The benefits of a Modern Languages degree shouldn’t be underestimated.
Far from being the forgotten discipline in a STEM-obsessed world, the humanities are increasingly touted as the key to producing graduates that meet today’s job market needs.
Success in a globalised economy depends on whether one has the set of skills this epoch wants and needs. In a world driven by technology and the movement of ideas, people, and goods, being bilingual or multilingual is crucial when work takes place across geographical boundaries.
And as we head into the Fourth Industrial Revolution, soft skills such as effective communication and adaptability— key skills which can develop from studying languages— prime us to be agile participants and leaders in the global economy of the future.
These skills, valued by employers all over the world today, are what students stand to gain from a degree at the University of Bristol’s School of Modern Languages— one of the leading centres for language studies in England, UK.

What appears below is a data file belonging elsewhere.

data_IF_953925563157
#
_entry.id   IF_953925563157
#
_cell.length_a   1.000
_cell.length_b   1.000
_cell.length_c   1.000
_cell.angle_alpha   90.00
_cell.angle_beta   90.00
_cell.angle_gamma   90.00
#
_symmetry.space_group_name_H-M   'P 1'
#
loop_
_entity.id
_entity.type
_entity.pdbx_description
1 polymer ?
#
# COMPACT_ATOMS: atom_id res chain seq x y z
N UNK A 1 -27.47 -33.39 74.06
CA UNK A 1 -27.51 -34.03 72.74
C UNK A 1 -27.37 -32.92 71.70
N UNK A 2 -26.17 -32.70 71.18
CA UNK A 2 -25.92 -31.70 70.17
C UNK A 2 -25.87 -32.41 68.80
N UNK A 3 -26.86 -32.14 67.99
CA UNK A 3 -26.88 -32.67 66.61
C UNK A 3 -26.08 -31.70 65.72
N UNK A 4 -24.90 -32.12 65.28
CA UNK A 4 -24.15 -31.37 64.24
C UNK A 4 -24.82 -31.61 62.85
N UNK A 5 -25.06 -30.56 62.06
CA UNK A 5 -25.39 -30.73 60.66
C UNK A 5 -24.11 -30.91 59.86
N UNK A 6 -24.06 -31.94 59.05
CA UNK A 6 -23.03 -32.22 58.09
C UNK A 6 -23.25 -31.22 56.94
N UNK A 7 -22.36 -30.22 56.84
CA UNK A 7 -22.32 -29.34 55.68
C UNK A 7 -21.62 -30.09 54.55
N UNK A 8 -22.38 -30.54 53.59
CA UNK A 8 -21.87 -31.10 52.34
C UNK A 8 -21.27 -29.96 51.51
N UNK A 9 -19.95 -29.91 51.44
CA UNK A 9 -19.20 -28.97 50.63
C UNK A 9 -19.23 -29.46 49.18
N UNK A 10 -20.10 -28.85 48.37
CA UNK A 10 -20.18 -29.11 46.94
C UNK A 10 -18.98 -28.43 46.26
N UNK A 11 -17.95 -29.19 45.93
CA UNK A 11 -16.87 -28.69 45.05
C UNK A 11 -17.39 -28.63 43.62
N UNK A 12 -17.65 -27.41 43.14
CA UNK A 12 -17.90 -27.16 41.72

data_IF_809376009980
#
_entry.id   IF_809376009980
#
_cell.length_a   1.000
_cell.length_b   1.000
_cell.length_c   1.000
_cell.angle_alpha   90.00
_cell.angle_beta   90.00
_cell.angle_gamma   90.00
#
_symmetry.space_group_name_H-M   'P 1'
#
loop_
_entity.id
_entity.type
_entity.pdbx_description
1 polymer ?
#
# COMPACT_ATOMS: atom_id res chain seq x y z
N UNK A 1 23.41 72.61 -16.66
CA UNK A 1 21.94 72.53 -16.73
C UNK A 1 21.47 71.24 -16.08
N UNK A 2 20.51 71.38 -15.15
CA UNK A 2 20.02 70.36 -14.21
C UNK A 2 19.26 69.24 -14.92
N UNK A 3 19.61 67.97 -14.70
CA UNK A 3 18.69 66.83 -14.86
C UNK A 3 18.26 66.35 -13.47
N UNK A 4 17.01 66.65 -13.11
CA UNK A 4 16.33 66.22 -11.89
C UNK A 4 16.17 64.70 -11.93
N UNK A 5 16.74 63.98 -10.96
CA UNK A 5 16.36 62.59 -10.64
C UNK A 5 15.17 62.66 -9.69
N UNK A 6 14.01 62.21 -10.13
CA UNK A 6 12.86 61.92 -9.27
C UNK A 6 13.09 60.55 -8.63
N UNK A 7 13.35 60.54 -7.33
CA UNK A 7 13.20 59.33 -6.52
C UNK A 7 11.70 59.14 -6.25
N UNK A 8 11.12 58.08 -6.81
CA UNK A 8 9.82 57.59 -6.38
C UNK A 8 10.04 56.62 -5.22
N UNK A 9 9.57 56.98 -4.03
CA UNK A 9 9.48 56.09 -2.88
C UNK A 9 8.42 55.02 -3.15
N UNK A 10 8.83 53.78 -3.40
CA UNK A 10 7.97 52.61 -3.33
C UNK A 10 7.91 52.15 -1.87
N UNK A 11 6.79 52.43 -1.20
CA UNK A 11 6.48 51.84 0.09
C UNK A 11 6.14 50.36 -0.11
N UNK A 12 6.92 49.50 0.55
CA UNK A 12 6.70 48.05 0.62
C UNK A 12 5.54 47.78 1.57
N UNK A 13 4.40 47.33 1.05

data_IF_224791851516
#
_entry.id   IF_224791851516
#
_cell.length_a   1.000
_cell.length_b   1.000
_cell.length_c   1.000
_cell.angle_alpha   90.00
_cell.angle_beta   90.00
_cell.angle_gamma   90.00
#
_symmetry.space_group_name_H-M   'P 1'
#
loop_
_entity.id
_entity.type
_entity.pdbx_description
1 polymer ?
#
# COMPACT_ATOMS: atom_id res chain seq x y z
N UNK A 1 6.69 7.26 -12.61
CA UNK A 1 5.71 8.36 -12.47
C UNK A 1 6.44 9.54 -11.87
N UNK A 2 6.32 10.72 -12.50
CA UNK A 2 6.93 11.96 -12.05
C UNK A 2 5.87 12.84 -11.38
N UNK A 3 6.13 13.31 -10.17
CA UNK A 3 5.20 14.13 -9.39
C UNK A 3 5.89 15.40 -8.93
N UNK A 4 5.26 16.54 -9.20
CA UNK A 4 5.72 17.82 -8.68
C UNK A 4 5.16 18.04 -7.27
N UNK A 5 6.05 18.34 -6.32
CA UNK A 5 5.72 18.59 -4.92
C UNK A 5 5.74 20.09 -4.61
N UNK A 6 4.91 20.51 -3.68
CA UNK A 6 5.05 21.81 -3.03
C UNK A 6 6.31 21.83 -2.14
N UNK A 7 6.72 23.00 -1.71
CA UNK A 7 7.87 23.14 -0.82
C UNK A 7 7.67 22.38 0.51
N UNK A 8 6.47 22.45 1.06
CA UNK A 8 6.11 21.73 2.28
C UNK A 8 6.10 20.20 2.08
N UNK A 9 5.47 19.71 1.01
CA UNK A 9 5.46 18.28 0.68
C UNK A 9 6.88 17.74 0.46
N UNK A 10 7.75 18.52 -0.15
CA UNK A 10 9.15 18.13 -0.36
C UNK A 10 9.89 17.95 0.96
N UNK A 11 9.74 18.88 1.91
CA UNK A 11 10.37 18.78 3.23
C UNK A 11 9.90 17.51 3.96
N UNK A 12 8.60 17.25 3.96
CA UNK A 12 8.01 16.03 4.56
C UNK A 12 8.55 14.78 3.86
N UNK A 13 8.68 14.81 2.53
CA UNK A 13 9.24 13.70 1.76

According to Prospects UK, the UK’s biggest graduate careers website, “Studying a modern language degree will help you to become a good communicator (both orally and in writing), and will also give you the skills to effectively gather, assess and interpret information, lead and participate in discussions and groups, organise your workload to meet deadlines, develop opinions and propose ideas, and read pages of text and pick out the essential points.”
In short, studying languages can equip students with the skills to develop themselves in ways that could benefit both their professional and personal lives, and the University of Bristol is perhaps the best organisation in the country to foster that growth.
With this valuable skill set in hand, students will be prepared for jobs as professional translators, journalists, diplomats, or in international business trade. But the opportunities go far beyond, as a degree in Modern Languages equips students with transferable skills that put them in high demand across a range of industries.
Amber Bartlett, who holds a BA in French and German and an MA in Comparative Literatures and Cultures from the University of Bristol, said she credits the opportunities she had there for helping her get accepted into a competitive Higher Education Graduate Scheme.
She said: “The Scheme looks to take on adaptable, resilient and innovative graduates and the nature of a languages degree and the year abroad gave me plenty of examples for all of these!